Backyard BirdsUncategorized

Hodgson’s Hawk-cuckoos or Horsfield’s Hawk-cuckoos




The Hodgson’s Hawk-cuckoos (also known as Horsfield’s Hawk-cuckoo), Cuculus fugax is a species of cuckoo found in south, east and southeast Asia.

Hodgson’s Hawk-cuckoo is a brood parasite. The chick evicts bona fide residents of the parasitized nest, thus becoming the sole occupant. Under normal circumstances, this would reduce the provisioning rate as the foster parents see only one gape. To counteract this, the Hodgson’s Hawk-cuckoo displays gape-colored patches of skin under its wing to simulate additional gapes; the strategy appears to increase the provisioning rate. This is in contrast to other species of cuckoo (such as the Common Cuckoo) which increase the rapidity of high pitched hunger calls to increase the provisioning rate.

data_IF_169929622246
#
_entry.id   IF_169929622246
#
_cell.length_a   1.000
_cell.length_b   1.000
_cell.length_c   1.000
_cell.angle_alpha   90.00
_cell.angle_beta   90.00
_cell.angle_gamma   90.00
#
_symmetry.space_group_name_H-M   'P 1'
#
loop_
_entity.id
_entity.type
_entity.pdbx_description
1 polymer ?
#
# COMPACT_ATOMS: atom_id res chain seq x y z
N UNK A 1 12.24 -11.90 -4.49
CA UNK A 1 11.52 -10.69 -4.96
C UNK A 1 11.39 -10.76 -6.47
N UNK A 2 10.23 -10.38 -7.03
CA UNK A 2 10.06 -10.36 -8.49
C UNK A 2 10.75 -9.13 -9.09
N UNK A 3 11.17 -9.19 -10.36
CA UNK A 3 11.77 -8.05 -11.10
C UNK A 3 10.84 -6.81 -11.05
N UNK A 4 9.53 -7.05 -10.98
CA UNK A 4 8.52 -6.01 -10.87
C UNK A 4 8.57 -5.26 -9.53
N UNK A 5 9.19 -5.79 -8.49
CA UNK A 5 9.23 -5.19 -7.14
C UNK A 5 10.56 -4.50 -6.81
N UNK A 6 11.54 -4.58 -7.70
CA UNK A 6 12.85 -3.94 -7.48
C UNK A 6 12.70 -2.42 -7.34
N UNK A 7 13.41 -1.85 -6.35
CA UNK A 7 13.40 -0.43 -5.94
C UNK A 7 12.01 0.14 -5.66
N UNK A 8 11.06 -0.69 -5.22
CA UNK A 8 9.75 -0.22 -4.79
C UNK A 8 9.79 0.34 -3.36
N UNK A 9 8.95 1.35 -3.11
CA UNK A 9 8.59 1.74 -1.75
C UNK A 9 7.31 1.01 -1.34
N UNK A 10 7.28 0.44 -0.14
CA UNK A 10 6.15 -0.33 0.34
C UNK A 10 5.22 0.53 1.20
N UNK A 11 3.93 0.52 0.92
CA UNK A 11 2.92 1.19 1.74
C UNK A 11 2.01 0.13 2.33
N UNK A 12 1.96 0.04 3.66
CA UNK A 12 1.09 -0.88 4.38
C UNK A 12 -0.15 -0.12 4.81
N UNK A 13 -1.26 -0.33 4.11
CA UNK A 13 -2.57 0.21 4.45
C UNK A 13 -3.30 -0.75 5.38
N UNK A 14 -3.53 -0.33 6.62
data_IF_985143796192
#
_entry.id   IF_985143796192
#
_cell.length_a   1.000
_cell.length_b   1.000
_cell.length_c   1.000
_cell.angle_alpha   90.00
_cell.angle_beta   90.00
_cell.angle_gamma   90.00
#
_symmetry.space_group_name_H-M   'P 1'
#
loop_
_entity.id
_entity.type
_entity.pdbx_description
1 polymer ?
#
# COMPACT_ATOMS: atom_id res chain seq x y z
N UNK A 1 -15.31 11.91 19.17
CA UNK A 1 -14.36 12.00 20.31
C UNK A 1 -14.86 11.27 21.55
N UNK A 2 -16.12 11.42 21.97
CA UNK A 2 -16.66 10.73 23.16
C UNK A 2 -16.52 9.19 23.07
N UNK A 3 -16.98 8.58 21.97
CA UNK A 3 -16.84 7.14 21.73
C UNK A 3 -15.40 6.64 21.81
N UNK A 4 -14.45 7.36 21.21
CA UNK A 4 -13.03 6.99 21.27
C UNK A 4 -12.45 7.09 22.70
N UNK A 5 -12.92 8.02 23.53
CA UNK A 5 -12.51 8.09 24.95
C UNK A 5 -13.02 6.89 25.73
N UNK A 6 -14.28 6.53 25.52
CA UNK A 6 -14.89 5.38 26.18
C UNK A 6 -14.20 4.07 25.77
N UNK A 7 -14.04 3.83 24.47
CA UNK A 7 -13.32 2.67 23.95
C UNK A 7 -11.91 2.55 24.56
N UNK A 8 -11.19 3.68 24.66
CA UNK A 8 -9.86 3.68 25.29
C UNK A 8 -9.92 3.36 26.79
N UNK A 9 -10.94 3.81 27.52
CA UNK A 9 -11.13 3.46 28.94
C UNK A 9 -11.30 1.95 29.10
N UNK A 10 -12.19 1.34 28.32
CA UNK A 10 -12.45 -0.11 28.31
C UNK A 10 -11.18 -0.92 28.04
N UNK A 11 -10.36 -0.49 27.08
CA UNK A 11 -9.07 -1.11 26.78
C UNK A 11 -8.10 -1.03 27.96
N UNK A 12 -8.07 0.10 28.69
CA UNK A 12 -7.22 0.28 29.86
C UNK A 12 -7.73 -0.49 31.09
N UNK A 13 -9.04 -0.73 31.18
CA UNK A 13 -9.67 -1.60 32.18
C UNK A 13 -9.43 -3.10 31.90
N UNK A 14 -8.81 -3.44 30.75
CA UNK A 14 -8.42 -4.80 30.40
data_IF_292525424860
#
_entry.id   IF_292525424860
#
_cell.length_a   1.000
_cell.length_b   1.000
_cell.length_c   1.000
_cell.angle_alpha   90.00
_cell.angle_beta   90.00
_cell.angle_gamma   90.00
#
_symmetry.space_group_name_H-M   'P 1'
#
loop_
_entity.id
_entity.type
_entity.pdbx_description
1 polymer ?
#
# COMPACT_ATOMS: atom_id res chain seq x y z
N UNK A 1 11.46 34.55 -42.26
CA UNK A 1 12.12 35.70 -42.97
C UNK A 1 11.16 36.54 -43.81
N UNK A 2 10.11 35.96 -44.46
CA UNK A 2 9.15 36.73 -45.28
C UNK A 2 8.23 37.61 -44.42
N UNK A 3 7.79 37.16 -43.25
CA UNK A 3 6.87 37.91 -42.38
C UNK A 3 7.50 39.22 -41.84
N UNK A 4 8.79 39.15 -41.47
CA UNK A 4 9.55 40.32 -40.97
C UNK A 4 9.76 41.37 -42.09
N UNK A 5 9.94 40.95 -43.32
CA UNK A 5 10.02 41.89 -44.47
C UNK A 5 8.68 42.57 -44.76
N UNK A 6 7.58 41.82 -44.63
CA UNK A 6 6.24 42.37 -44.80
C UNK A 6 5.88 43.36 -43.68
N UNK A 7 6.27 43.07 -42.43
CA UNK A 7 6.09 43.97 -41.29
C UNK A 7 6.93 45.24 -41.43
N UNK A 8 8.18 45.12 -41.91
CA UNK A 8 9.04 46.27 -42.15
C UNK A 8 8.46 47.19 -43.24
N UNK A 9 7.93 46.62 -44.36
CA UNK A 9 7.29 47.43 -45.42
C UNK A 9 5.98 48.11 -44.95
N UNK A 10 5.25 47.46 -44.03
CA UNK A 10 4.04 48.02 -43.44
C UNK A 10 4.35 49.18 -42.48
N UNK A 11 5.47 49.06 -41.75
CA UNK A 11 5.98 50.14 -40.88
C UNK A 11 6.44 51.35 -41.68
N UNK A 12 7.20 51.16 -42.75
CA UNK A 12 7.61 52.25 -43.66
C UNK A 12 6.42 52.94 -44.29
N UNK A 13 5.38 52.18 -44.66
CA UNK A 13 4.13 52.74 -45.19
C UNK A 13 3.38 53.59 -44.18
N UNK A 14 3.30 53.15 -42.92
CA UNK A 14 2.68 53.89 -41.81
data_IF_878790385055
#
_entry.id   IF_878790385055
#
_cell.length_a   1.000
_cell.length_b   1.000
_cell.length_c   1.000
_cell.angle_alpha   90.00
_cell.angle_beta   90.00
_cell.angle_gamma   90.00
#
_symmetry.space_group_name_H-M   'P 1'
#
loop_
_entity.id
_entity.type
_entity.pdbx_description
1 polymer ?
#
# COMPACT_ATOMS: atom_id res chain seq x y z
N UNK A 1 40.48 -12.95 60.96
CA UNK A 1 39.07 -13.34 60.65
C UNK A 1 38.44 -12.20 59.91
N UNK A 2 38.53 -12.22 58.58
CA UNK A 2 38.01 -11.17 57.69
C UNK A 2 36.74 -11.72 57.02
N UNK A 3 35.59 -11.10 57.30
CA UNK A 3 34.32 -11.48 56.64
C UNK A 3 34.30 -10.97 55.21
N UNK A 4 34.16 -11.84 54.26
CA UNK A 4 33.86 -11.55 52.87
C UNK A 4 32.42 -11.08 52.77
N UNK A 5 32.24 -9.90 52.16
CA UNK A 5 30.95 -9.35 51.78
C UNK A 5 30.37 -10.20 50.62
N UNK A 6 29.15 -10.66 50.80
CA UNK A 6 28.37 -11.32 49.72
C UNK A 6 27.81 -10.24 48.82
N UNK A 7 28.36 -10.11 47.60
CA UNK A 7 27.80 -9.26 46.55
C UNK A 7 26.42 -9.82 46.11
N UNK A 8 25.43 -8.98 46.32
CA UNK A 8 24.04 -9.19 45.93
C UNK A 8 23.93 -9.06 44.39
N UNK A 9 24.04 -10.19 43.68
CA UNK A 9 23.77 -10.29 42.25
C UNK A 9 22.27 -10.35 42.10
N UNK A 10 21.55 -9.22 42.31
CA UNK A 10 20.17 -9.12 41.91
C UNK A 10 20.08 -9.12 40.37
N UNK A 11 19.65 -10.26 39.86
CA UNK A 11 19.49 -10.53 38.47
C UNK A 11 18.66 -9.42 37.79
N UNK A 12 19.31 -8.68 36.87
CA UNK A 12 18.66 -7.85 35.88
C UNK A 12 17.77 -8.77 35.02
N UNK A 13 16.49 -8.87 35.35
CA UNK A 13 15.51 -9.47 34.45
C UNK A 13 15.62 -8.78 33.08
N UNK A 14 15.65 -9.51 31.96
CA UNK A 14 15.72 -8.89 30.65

Although the skin patch is not gape-shaped, it is convincing: host parents occasionally place food into the patch.



Hodgson’s Hawk-cuckoos was formerly regarded as having four subspecies.

The Philippine Hawk-cuckoo is now commonly treated as a separate species, C. pectoralis.

The remaining forms are also sometimes split into three species:

  • Malaysian Hawk-cuckoo (C. fugax),
  • Hodgson’s Hawk-cuckoo (C. nisicolor) and
  • Northern Hawk-cuckoo (C. hyperythrus).



  • BirdLife International (2004). Cuculus fugax. 2006 IUCN Red List of Threatened Species. IUCN 2006. Retrieved on 11 May 2006. Database entry includes justification for why this species is of least concern


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Gordon Ramel

Gordon is an ecologist with two degrees from Exeter University. He's also a teacher, a poet and the owner of 1,152 books. Oh - and he wrote this website.

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